Close this search box.
  • Volunteer Stories

A Walk in the Classroom

Written by CorpsAfrica/Malawi Volunteer Ms. Margret Chavula

“If you have to put someone on a pedestal, put teachers. They are society’s heroes.”
— Guy Kawasaki

To compliment my service as a CorpsAfrica Volunteer at my site, I volunteered to teach at a nearby primary school after I had noticed that the school had a shortage of teachers. The Headteacher gladly welcomed the offer because it was going to ease the burden that teachers had of switching classes to accommodate the class that did not have a teacher. I was assigned to teach in standard 2 since that was the class that did not have a teacher. I was excited that I will be exploring a new experience, as a teacher. I kept telling myself that teaching shouldn’t be as hard, especially teaching little kids. I was in for a surprise.

My first day at the school was very easy, I was told to observe and learn from other teachers as they taught. From what I had seen, I was convinced teaching was very simple and believed I would manage the class perfectly. On the second day at the school, I was left to teach. My first day as a teacher was not as exciting or easy as I had imagined, this day can be recorded as one of the longest days I have experienced. I got tired during the first period, explaining things to kids who seemed not to understand what I was saying to them, was tough work. Controlling the noise and ensuring everyone was paying attention was tiring. Marking a class of over a hundred pupils was overwhelming. I couldn’t wait for the pupils to knock off. As the days went by, with similar experiences, I remembered how I underrated the work of primary school teachers and teachers in general. I never understood what they went through to get one to grasp the concepts in class, or to attend to each and everyone’s work and challenges. But with the little experience I have had as a teacher, I regret ever thinking teaching is simple. Teachers are special, they have shaped all the professions building our societies. But, not everyone can be a teacher.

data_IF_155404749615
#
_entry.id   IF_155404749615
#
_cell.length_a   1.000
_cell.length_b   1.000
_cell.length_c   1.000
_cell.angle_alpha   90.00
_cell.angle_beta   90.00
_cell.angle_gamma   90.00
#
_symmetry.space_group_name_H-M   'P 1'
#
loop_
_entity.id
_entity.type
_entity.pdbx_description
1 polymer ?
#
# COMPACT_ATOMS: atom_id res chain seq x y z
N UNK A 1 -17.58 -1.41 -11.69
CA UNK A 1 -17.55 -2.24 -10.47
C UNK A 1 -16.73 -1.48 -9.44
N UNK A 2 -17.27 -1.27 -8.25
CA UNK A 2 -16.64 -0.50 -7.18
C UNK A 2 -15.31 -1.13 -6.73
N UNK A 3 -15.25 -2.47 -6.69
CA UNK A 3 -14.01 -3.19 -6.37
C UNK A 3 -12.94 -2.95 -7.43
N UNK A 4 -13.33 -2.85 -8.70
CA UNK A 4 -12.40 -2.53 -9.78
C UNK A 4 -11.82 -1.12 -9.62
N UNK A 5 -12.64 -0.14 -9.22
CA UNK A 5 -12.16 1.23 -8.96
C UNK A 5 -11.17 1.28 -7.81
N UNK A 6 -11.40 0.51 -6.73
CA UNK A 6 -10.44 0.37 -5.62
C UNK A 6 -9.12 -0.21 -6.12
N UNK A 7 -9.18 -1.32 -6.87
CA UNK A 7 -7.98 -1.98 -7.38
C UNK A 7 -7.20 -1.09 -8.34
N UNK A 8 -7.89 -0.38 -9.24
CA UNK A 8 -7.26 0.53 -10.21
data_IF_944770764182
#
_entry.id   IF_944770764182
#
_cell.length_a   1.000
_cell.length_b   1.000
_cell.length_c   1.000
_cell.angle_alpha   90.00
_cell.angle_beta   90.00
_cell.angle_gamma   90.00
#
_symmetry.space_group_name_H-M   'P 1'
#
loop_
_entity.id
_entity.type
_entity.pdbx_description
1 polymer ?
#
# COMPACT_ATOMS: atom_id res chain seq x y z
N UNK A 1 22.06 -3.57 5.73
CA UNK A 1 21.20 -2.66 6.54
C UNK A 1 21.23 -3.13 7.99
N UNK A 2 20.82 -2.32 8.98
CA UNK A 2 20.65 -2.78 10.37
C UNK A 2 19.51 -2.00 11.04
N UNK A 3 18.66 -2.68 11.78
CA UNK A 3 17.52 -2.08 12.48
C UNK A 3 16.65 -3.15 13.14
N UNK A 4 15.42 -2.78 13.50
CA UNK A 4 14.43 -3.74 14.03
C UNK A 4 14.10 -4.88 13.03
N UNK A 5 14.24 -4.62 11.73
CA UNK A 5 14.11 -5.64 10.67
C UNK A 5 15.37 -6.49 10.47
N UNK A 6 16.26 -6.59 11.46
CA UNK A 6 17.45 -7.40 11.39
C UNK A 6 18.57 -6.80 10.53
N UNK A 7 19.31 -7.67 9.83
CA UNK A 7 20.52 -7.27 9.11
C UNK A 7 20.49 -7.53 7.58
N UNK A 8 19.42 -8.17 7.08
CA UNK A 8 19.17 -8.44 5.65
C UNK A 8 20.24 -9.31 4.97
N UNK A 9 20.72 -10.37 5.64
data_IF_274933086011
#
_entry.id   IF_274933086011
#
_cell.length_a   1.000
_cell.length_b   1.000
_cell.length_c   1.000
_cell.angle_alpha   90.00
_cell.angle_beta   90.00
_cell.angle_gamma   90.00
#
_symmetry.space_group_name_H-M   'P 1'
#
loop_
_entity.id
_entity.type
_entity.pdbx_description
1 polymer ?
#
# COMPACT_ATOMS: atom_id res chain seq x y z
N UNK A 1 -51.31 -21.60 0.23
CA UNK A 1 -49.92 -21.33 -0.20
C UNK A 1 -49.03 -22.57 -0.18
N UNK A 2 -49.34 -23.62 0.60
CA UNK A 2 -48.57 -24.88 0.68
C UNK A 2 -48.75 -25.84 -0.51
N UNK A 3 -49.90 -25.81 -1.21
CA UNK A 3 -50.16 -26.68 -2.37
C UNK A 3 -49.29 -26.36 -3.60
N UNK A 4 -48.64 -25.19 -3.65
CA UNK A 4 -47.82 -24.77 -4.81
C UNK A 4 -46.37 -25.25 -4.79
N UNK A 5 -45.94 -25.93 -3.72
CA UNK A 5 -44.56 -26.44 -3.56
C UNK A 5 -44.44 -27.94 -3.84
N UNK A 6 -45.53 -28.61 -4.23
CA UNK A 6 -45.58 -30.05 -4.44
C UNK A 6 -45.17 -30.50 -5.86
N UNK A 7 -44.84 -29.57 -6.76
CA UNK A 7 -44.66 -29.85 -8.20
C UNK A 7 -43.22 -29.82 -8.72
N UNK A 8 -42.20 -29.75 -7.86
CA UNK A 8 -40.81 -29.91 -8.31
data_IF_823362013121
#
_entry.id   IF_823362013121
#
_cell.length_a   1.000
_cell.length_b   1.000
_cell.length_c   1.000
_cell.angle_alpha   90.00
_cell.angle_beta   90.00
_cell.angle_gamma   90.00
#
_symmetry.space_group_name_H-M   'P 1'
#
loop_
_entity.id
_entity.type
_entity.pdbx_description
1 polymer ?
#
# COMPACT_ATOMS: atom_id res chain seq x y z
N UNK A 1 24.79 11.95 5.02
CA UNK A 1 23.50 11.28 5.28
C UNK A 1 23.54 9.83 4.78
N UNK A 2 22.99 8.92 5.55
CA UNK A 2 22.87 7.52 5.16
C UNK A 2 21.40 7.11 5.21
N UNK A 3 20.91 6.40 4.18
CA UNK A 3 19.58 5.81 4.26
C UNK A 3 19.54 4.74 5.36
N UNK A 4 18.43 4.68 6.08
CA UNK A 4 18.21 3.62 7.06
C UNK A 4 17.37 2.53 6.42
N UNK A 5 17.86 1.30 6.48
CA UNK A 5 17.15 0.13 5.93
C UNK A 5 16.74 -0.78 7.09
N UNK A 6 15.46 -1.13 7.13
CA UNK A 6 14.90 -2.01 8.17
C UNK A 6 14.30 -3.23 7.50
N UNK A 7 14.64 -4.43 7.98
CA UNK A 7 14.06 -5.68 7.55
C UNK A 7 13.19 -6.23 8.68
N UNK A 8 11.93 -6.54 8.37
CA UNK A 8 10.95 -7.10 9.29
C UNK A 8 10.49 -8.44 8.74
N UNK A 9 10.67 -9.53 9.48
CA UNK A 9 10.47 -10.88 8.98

With time, I convinced myself to stop concentrating on the challenges I faced as an inexperienced teacher, but rather find ways that would simplify my work and make it enjoyable. I began to involve the pupils more during the lessons, this made them believe that their opinions and thoughts were just as important. They enjoy participating in classroom activities. I also discussed with the pupils to come up with rules and regulations that everyone was to follow to ensure that there’s order in class and that the class is kept tidy, which they gladly did. I now look forward to the next class, the lessons are quieter and more interesting.

I know I am making an impact in these kids’ lives, most of them can now read and write. They now have a changed attitude towards school,  because they enjoy our lessons. However,  one thing that will always be true is that “Teachers are society’s heroes.”


Related Stories

La Transformation de Sass Mack Grâce à CorpsAfrica/Sénégal


Meet Our Alums: Innocent Uladi – Malawi


My Story: Back to School, Back to Life